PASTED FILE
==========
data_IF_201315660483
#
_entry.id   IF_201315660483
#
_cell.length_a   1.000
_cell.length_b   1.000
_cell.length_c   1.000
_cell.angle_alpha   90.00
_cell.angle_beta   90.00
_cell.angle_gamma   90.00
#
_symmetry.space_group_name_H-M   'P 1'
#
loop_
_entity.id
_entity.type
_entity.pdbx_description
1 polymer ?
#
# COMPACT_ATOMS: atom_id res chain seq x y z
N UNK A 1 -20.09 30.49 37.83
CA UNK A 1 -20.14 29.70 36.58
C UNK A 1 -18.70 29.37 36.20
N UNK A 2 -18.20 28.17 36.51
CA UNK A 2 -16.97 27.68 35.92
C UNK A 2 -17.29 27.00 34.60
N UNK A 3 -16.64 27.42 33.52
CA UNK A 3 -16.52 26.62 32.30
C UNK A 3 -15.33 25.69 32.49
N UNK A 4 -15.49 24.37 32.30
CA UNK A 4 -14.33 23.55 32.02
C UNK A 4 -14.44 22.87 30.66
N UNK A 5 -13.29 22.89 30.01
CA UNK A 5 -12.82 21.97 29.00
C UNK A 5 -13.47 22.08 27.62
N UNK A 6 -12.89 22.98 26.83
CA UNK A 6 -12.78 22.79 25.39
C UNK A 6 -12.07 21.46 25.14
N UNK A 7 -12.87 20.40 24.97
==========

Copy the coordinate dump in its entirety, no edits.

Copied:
data_IF_201315660483
#
_entry.id   IF_201315660483
#
_cell.length_a   1.000
_cell.length_b   1.000
_cell.length_c   1.000
_cell.angle_alpha   90.00
_cell.angle_beta   90.00
_cell.angle_gamma   90.00
#
_symmetry.space_group_name_H-M   'P 1'
#
loop_
_entity.id
_entity.type
_entity.pdbx_description
1 polymer ?
#
# COMPACT_ATOMS: atom_id res chain seq x y z
N UNK A 1 -20.09 30.49 37.83
CA UNK A 1 -20.14 29.70 36.58
C UNK A 1 -18.70 29.37 36.20
N UNK A 2 -18.20 28.17 36.51
CA UNK A 2 -16.97 27.68 35.92
C UNK A 2 -17.29 27.00 34.60
N UNK A 3 -16.64 27.42 33.52
CA UNK A 3 -16.52 26.62 32.30
C UNK A 3 -15.33 25.69 32.49
N UNK A 4 -15.49 24.37 32.30
CA UNK A 4 -14.33 23.55 32.02
C UNK A 4 -14.44 22.87 30.66
N UNK A 5 -13.29 22.89 30.01
CA UNK A 5 -12.82 21.97 29.00
C UNK A 5 -13.47 22.08 27.62
N UNK A 6 -12.89 22.98 26.83
CA UNK A 6 -12.78 22.79 25.39
C UNK A 6 -12.07 21.46 25.14
N UNK A 7 -12.87 20.40 24.97